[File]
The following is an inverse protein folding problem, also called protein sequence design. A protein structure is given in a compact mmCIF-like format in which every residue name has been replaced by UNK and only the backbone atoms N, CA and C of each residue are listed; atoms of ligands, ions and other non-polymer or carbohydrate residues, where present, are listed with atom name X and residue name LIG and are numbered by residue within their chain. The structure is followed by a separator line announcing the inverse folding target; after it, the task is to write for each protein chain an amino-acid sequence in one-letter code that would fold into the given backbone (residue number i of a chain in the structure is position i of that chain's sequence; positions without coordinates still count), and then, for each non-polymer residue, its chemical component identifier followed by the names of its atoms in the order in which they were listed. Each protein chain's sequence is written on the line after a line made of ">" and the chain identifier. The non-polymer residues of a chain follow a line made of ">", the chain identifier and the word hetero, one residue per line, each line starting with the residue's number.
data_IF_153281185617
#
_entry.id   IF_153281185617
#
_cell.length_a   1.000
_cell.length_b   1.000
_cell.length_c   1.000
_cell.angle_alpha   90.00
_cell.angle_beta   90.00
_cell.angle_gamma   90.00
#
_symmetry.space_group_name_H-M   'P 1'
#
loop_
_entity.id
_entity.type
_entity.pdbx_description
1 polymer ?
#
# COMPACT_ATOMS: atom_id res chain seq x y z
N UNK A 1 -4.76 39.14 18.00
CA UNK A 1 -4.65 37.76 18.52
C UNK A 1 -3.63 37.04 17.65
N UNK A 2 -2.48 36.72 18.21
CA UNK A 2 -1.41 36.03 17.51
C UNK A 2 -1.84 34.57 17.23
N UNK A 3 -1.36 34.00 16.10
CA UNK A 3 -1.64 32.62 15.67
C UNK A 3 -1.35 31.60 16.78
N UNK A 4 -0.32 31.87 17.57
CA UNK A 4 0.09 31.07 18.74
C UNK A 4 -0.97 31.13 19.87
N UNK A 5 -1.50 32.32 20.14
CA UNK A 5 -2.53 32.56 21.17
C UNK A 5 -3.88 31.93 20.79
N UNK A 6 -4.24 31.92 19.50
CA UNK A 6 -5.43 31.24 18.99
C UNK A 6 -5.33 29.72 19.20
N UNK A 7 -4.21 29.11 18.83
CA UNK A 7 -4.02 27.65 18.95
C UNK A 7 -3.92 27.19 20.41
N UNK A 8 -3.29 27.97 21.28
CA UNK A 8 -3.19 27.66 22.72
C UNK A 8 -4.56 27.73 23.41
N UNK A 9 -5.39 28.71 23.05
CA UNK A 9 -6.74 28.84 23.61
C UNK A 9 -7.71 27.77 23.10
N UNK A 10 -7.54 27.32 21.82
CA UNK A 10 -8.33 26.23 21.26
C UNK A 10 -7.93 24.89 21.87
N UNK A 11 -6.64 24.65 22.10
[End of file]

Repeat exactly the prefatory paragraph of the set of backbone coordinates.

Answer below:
The following is an inverse protein folding problem, also called protein sequence design. A protein structure is given in a compact mmCIF-like format in which every residue name has been replaced by UNK and only the backbone atoms N, CA and C of each residue are listed; atoms of ligands, ions and other non-polymer or carbohydrate residues, where present, are listed with atom name X and residue name LIG and are numbered by residue within their chain. The structure is followed by a separator line announcing the inverse folding target; after it, the task is to write for each protein chain an amino-acid sequence in one-letter code that would fold into the given backbone (residue number i of a chain in the structure is position i of that chain's sequence; positions without coordinates still count), and then, for each non-polymer residue, its chemical component identifier followed by the names of its atoms in the order in which they were listed. Each protein chain's sequence is written on the line after a line made of ">" and the chain identifier. The non-polymer residues of a chain follow a line made of ">", the chain identifier and the word hetero, one residue per line, each line starting with the residue's number.